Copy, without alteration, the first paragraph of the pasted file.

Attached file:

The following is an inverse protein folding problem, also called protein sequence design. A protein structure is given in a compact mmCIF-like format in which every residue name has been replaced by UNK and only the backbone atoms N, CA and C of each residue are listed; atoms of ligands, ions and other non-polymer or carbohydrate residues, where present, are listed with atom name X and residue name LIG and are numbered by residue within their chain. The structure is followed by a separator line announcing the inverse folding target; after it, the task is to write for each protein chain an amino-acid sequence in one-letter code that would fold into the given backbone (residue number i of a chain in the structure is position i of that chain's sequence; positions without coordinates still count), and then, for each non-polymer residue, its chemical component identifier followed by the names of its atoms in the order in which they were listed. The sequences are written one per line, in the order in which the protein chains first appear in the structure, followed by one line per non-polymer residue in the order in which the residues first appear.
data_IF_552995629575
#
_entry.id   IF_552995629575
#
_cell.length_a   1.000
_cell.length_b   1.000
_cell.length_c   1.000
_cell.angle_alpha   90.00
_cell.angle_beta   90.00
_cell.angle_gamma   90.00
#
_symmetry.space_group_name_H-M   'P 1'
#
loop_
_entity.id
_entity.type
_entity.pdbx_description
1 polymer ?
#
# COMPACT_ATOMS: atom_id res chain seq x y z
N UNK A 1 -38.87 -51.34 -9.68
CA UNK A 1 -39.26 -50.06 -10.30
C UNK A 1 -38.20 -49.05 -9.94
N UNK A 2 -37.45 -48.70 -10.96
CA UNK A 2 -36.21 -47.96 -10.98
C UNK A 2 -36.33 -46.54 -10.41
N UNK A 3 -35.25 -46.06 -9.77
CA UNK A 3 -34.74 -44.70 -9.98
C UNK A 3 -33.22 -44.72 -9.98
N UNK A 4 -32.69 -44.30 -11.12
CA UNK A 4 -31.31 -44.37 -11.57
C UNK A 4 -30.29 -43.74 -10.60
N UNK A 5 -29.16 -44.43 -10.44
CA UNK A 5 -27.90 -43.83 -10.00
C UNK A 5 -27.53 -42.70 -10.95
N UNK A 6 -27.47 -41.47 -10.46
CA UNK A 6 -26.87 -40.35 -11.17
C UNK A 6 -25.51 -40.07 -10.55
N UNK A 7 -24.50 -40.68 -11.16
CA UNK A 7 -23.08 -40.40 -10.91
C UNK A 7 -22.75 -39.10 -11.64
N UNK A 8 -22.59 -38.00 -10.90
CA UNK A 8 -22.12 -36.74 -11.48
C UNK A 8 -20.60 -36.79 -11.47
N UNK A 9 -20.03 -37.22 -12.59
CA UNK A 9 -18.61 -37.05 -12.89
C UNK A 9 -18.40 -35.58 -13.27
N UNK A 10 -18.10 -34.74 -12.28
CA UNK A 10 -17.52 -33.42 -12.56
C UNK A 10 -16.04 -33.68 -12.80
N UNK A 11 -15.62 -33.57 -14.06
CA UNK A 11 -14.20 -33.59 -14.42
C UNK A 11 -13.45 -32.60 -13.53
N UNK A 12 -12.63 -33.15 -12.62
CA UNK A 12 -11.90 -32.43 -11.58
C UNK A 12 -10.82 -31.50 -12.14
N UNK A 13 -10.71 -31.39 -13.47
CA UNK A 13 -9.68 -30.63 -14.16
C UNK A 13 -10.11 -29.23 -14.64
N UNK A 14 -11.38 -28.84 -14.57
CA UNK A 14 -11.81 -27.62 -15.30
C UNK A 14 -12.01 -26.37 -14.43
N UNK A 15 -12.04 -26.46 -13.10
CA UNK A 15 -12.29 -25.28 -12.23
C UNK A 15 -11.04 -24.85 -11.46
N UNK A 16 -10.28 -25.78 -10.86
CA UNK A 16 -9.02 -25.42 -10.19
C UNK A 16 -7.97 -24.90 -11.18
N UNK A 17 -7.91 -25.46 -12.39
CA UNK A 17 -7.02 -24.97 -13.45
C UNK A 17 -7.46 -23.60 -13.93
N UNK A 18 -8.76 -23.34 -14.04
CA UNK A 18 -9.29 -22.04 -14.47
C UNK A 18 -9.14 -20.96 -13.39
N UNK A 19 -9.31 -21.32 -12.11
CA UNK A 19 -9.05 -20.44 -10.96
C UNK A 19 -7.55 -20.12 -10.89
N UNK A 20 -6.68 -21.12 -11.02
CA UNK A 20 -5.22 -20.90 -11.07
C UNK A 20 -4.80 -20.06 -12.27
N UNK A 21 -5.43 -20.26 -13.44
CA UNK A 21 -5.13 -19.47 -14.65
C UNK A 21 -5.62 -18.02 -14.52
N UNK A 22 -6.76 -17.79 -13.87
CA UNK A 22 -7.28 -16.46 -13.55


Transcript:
The following is an inverse protein folding problem, also called protein sequence design. A protein structure is given in a compact mmCIF-like format in which every residue name has been replaced by UNK and only the backbone atoms N, CA and C of each residue are listed; atoms of ligands, ions and other non-polymer or carbohydrate residues, where present, are listed with atom name X and residue name LIG and are numbered by residue within their chain. The structure is followed by a separator line announcing the inverse folding target; after it, the task is to write for each protein chain an amino-acid sequence in one-letter code that would fold into the given backbone (residue number i of a chain in the structure is position i of that chain's sequence; positions without coordinates still count), and then, for each non-polymer residue, its chemical component identifier followed by the names of its atoms in the order in which they were listed. The sequences are written one per line, in the order in which the protein chains first appear in the structure, followed by one line per non-polymer residue in the order in which the residues first appear.